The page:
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Eastern Diocese Launches Campaign to Help Restore Tomb of Christ in Jerusalem

Save the Tomb

Archbishop Khajag Barsamian, Primate of the Diocese of the Armenian Church of America (Eastern), has announced a fundraising campaign to help the restoration effort currently underway at the Church of the Holy Sepulchre in Jerusalem.

The site marks the burial place of Jesus Christ, and has long stood as one of the most precious shrines of the Christian heritage. The Armenian Church, through its Patriarchate of Jerusalem, shares joint custodial oversight of the Holy Sepulchre, and is deeply involved in the current restoration.

In a letter to Diocesan leaders, the Primate announced that the Eastern Diocese aims to raise $300,000 to contribute to this effort. The campaign is called “Save the Tomb” — and has already begun operating.

“I have asked Mr. Paul Korian to lead a committee of people from throughout our Diocese, who are committed to working with individuals and parishes across our community to raise the $300,000 amount,” the Primate said in the announcement.

Mr. Korian, a business leader based in Massachusetts and Michigan, was originally a native of Jerusalem’s Armenian community. He has assembled a committee of church leaders from around the Diocese to coordinate and promote the “Save the Tomb” campaign.

The Diocesan “Save the Tomb” committee is providing resources for parishes to build awareness and excitement around the project. A special website has been launched — www.SaveTheTomb.org — where individuals can find information on the project and make online donations.

A social media hashtag — #SaveTheTomb — will be used to build momentum and update the public on the campaign and the restoration effort.

Other promotional materials — posters, flyers, and special Save-the-Tomb bracelets — are being sent to Diocesan parishes.

Local parishes throughout the Eastern Diocese will be holding receptions to support the “Save the Tomb” project. These are being scheduled to go forward from April to June of this year.

In addition, the Primate has designated Sunday, April 30 — the Sunday of the World Church — for a special collection to be taken in parishes in support of the “Save the Tomb” project.

Restoring Christ’s Tomb

The Armenian, Roman Catholic, and Greek Orthodox patriarchates of Jerusalem are responsible for maintaining distinct sections of the Holy Sepulchre. Each patriarchate protects its domain and privileges.

In 2015, the Greek, Latin, and Armenian patriarchates invited the National Technical University of Athens to study the Edicule: the ancient chapel-structure built over Christ’s tomb. The patriarchates agreed to begin restoring the structure in March 2016, with work to be completed in 2017. The expert team has previously led restoration projects on the Acropolis in Athens and Hagia Sophia in Istanbul.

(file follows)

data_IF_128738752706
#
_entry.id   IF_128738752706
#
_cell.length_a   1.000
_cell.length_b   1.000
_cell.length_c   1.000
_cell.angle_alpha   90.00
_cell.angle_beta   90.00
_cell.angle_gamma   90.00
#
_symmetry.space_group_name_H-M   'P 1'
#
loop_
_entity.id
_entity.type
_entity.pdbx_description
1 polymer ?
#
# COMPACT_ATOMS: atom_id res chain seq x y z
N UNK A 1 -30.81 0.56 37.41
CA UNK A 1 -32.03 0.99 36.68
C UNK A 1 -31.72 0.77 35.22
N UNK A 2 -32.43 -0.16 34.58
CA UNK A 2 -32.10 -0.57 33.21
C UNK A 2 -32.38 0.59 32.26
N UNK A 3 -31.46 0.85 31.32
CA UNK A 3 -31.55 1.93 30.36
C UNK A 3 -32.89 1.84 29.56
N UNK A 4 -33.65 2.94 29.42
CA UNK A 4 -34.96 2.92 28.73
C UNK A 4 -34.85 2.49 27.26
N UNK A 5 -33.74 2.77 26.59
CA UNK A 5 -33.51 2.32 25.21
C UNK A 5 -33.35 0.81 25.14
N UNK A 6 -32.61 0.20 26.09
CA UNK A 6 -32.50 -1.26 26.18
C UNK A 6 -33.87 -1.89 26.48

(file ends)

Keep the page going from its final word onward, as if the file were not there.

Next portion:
To finance this monumental work, each of the three principal custodians committed to contributing $1 million to the project.

One of the oldest churches in the world, the Holy Sepulchre was built in A.D. 325 by the Roman Emperor Constantine, after the site of Christ’s burial was identified due to the efforts of Constantine’s Christian mother, Helena.

The original structure was destroyed in A.D. 1009 by the Muslim Caliph al-Hakim. A 12th-century restoration by the Crusaders gave the Holy Sepulchre its current appearance, although an 1808 fire all but destroyed the Edicule (the interior chapel built over the Tomb itself).

The 2016-2017 restoration will strengthen the structure by replacing the mortars and strengthening the columns. It is planned to take 8 to 12 months, during which time pilgrims continue to visit the site.

This is the first time in 200 years that a major restoration of the Holy Sepulchre is being done. A crucial moment in the restoration came in late 2016, when a marble slab was carefully removed in order to expose the rock slab on which our Lord’s body rested in the hours after his death on the cross. It was the first time in more than 200 years that the actual resting place — Christ’s “burial bed” — had been seen by human eyes.

How You Can Help

Armenian Church dioceses and individuals across in the world are contributing towards the share of restoration costs being borne by the Armenian Patriarchate of Jerusalem.

Contributions can be made online on the secure server of the SaveTheTomb website — www.SaveTheTomb.org — or via checks made out to the Diocese of the Armenian Church of America, Memo: Save the Tomb Fund.

For information, log onto www.SaveTheTomb.org — or call the campaign’s special information and contact number: (508) 233-2091.

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